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Week 1: Introduction

Seminar Questions

  • What is the relationship between science and society?
  • How has science in Europe developed in relationship with the rest of the world?
  • How do scientists defend their theories?
  • What is the value of studying the history of science today?

Essential Readings

Read one or more of the following:

Koyré, Alexandre, 'Galileo and the Scientific Revolution of the Seventeenth Century', The Philosophical Review, 52 (1943)

Shapin, Steven, ‘Phrenological Knowledge and the Social Structure of Early Nineteenth-Century Edinburgh’, Annals of Science, 32 (1975)

Daston, Lorraine and Peter Galison, ‘The Image of Objectivity’, Representations, 40 (1992)

Sivasundaram, Sujit, ‘Sciences and the Global: On Methods, Questions, and Theory’, Isis, 101 (2010)

Additional Readings
Bowler, Peter and Iwan Morus, Making Modern Science: A Historical Survey (Chicago, IL: University of Chicago Press, 2005)

Daston, Lorraine, and Peter Galison, Objectivity (New York City, NY: Zone Books, 2010)

Golinski, Jan, Making Natural Knowledge: Constructivism and the History of Science (Cambridge: Cambridge University Press, 1998)

Hacking, Ian, The Social Construction of What? (Cambridge, MA: Harvard University Press, 1999)

Kuhn, Thomas, The Structure of Scientific Revolutions (Chicago, IL: University of Chicago Press, 1962)

Latour, Bruno, and Steve Woolgar, Laboratory Life: The Construction of Scientific Facts (Princeton, NJ: Princeton University Press, 1986)

Poovey, Mary, A History of the Modern Fact: Problems of Knowledge in the Sciences of Wealth and Society (Chicago, IL: University of Chicago Press, 1998)

Porter, Theodore, Trust in Numbers: The Pursuit of Objectivity in Science and Public Life (Princeton, NJ: Princeton University Press, 1996)

Shapin, Steven, A Social History of Truth: Civility and Science in Seventeenth-Century England (Chicago, IL: University of Chicago Press, 1994)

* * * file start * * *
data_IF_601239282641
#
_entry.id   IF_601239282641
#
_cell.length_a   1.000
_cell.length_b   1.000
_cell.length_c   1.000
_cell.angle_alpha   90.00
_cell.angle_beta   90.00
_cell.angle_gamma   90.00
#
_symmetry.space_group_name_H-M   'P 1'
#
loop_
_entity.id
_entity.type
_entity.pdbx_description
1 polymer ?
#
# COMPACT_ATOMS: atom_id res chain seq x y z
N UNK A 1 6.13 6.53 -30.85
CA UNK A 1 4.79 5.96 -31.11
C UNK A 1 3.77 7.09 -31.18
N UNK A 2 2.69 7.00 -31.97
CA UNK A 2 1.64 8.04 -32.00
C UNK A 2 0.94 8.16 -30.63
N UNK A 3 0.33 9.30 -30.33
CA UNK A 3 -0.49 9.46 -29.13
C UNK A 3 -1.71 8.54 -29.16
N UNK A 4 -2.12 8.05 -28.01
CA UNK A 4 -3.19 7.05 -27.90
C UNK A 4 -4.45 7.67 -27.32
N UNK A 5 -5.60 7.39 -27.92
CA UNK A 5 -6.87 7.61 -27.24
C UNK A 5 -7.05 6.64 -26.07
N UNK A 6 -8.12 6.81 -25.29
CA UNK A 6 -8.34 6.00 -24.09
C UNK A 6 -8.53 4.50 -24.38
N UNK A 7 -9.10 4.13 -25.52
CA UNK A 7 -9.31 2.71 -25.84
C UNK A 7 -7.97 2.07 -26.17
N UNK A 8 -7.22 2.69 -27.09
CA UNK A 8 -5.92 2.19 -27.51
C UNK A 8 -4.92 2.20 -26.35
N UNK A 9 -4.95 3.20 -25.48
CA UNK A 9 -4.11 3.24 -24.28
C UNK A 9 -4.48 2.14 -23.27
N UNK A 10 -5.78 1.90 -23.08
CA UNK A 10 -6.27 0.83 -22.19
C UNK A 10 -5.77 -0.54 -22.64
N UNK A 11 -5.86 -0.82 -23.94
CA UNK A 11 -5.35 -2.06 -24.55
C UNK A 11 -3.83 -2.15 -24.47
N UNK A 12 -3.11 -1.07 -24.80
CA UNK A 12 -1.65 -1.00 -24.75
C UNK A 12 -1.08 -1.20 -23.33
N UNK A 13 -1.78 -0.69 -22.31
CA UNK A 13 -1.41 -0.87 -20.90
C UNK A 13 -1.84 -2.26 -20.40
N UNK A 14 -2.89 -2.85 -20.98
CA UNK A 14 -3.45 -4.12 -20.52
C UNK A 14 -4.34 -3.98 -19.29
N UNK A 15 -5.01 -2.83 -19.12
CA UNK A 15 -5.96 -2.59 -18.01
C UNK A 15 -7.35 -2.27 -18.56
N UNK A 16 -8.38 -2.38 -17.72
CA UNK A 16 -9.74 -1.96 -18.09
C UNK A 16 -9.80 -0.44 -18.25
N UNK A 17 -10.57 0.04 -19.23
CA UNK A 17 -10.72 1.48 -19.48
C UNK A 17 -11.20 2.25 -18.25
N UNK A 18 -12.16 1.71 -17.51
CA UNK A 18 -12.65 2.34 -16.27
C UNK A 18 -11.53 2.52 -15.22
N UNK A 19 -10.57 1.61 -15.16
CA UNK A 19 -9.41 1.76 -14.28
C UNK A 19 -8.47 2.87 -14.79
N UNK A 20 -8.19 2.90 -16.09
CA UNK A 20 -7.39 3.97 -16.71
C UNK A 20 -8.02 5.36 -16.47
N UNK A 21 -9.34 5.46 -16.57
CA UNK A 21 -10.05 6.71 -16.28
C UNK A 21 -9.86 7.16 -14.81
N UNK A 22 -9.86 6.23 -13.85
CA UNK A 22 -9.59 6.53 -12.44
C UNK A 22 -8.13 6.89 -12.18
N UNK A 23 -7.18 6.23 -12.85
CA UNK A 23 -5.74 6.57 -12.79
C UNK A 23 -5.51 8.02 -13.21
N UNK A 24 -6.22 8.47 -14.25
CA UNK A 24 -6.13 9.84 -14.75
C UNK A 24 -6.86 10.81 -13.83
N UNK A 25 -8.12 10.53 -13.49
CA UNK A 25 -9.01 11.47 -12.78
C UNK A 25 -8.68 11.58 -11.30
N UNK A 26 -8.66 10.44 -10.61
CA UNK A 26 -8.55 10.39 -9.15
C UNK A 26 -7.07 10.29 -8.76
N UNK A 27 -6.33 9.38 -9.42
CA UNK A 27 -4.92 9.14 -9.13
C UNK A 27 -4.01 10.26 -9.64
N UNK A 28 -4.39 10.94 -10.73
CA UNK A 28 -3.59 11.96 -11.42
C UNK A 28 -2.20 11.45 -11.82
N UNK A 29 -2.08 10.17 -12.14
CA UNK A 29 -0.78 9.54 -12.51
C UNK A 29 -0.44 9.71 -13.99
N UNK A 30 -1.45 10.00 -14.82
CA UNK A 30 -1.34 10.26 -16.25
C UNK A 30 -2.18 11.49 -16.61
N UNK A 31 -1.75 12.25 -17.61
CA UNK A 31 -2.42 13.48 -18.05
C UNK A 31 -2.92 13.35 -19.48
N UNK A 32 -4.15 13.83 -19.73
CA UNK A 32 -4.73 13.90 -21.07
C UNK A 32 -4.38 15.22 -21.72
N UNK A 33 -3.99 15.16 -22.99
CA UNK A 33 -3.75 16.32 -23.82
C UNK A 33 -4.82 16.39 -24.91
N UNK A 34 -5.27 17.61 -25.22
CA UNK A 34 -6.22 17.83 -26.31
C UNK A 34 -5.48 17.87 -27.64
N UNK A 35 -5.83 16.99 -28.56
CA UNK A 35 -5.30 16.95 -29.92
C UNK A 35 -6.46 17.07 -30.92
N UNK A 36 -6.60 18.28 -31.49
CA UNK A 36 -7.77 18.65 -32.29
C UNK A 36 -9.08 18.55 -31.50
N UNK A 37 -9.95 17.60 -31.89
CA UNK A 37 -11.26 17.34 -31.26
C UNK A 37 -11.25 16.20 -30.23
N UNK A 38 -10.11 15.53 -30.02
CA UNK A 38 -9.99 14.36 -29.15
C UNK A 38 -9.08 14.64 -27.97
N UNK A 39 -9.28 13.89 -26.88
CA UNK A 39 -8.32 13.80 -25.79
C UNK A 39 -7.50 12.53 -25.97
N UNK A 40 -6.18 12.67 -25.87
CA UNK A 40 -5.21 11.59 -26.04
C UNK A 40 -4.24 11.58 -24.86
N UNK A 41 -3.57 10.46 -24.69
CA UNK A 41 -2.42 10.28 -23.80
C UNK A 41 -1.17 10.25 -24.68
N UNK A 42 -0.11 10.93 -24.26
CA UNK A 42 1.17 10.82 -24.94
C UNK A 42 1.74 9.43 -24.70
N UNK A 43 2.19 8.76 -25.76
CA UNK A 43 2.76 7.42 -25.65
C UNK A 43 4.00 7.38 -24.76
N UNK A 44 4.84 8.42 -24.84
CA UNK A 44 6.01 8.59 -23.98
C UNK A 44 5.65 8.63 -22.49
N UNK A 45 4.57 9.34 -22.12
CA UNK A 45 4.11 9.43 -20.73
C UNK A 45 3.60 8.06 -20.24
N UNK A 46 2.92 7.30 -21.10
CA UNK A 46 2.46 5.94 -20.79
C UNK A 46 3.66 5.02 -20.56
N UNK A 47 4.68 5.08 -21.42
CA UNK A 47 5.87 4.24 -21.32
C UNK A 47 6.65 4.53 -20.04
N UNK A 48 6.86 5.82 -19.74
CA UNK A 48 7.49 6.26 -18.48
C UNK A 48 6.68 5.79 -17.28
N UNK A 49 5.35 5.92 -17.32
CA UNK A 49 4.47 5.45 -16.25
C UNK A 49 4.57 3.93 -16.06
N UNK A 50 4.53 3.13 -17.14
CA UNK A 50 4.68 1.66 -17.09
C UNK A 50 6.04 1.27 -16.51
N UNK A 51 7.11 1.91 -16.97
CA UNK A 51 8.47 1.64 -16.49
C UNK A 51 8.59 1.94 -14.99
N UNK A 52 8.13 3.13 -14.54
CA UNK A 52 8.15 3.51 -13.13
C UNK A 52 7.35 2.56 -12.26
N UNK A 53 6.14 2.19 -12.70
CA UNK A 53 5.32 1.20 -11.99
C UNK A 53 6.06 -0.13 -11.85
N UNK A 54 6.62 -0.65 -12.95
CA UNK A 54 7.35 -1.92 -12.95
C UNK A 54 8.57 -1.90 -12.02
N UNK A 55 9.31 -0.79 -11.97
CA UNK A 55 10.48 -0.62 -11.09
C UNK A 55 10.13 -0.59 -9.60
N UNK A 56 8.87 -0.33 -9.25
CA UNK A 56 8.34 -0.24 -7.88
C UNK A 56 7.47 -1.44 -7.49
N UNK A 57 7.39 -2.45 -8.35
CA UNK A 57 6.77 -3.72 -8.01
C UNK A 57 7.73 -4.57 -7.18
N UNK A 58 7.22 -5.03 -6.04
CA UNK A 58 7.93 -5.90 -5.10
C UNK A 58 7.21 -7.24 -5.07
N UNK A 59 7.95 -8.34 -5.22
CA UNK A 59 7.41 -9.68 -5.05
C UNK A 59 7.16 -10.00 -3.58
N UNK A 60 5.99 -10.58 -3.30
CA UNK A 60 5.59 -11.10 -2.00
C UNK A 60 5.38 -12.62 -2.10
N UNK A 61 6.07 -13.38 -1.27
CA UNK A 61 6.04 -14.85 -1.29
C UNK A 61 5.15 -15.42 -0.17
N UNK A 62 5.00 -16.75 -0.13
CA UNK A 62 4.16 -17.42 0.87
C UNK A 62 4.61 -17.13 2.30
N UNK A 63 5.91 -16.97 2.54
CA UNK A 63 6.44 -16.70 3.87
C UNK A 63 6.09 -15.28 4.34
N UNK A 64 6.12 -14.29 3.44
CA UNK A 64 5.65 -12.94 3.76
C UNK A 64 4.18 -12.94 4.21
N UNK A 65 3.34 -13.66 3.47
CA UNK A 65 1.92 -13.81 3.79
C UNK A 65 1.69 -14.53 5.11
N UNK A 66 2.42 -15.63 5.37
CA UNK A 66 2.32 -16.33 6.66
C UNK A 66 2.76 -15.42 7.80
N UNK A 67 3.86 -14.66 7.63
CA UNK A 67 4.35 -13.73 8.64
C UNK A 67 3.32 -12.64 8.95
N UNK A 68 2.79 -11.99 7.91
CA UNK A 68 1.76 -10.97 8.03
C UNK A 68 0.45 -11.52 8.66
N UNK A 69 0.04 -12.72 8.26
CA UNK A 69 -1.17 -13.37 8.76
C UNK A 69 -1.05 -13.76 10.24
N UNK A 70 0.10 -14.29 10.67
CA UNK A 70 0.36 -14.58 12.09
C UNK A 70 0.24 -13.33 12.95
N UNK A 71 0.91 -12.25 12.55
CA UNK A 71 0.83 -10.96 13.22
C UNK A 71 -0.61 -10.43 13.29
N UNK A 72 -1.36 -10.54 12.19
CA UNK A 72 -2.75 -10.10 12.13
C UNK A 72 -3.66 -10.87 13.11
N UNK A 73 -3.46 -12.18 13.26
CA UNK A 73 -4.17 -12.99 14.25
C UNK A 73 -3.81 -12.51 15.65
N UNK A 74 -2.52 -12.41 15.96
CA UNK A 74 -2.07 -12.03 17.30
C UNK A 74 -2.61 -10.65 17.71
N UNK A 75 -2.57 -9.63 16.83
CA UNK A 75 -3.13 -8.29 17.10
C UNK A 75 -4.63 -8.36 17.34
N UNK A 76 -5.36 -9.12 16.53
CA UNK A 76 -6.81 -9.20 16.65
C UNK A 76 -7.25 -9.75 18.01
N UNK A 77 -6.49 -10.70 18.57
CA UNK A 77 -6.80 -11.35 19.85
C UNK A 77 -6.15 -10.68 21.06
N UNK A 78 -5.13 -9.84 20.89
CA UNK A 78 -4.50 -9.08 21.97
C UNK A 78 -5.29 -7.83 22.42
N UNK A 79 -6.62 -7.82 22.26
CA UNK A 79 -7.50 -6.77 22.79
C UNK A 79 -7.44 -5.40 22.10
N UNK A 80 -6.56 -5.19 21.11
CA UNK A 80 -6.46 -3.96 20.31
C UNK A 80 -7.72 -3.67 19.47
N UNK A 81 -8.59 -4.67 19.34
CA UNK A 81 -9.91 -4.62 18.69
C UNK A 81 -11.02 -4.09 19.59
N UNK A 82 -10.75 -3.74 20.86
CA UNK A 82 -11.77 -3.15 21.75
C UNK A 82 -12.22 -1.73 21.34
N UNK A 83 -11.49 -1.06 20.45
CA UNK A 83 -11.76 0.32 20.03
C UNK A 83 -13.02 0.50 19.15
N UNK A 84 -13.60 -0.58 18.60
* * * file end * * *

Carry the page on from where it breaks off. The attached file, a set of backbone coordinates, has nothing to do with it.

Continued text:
Reference works on the history of science since 1400

Bowler, Peter and Iwan Rhys Morus. Making Modern Science: A Historical Survey. Chicago UP, 2005. What it says on the tin. [needs to be ordered for Warwick library]

Dear, Peter. 2001. Revolutionising the Sciences: European Knowledge and Its Ambitions, 1500-1700. Basingstoke: Palgrave. A short history of early modern science.

Gillispie, Charles C. Dictionary of Scientific Biography. New York: Charles Scribners' Sons, 1970-1980. The standard source for biographical sketches of past scientists. The Warwick library holds the first edition, which is a bit dated but still useful.

Heilbron, John. The Oxford Companion to the History of Modern Science. Oxford University Press, 2003. 1-volume encyclopaedia of modern science, from c. 1450 to the present. Includes useful general articles such as 'quantification', 'natural history', and 'evolution', as well as more specific ones such as 'microscope' and 'radiation.'

Henry, John. 1997. The Scientific Revolution and the Origins of Modern Science. New York: St. Martin’s Press. Another short history of early modern science, a useful complement to the book by Peter Dear above (not yet available online, but there are many hard-copies in the library).

Lindberg, David C. and Robert L. Numbers, general editors. The Cambridge History of Science. Cambridge, UK, 2002-2018. Comprehensive, seven-volume reference work on the history of science. See especially volumes 3 (early modern science), 4 (18th-century science), 5 (Modern physical and mathematical sciences), 6 (Modern biological and earth sciences), 7 (Modern social sciences).